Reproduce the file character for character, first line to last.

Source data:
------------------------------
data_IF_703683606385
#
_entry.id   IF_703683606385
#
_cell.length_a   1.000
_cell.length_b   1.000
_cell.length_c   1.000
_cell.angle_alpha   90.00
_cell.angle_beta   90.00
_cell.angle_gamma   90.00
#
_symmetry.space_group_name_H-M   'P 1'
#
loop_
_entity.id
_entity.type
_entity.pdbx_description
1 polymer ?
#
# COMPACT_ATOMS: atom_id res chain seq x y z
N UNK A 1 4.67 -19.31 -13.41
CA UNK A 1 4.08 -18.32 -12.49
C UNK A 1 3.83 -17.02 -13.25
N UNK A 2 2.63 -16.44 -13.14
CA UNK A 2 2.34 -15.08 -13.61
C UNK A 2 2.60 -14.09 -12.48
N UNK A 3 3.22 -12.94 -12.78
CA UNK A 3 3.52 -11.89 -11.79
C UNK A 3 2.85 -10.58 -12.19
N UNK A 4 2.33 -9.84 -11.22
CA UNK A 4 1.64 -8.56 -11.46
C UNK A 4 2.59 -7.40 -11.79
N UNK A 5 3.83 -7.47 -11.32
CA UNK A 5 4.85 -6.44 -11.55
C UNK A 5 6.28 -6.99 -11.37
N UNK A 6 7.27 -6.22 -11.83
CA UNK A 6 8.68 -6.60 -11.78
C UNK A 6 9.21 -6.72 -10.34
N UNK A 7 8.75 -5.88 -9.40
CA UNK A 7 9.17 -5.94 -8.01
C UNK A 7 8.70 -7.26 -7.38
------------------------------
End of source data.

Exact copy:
data_IF_703683606385
#
_entry.id   IF_703683606385
#
_cell.length_a   1.000
_cell.length_b   1.000
_cell.length_c   1.000
_cell.angle_alpha   90.00
_cell.angle_beta   90.00
_cell.angle_gamma   90.00
#
_symmetry.space_group_name_H-M   'P 1'
#
loop_
_entity.id
_entity.type
_entity.pdbx_description
1 polymer ?
#
# COMPACT_ATOMS: atom_id res chain seq x y z
N UNK A 1 4.67 -19.31 -13.41
CA UNK A 1 4.08 -18.32 -12.49
C UNK A 1 3.83 -17.02 -13.25
N UNK A 2 2.63 -16.44 -13.14
CA UNK A 2 2.34 -15.08 -13.61
C UNK A 2 2.60 -14.09 -12.48
N UNK A 3 3.22 -12.94 -12.78
CA UNK A 3 3.52 -11.89 -11.79
C UNK A 3 2.85 -10.58 -12.19
N UNK A 4 2.33 -9.84 -11.22
CA UNK A 4 1.64 -8.56 -11.46
C UNK A 4 2.59 -7.40 -11.79
N UNK A 5 3.83 -7.47 -11.32
CA UNK A 5 4.85 -6.44 -11.55
C UNK A 5 6.28 -6.99 -11.37
N UNK A 6 7.27 -6.22 -11.83
CA UNK A 6 8.68 -6.60 -11.78
C UNK A 6 9.21 -6.72 -10.34
N UNK A 7 8.75 -5.88 -9.40
CA UNK A 7 9.17 -5.94 -8.01
C UNK A 7 8.70 -7.26 -7.38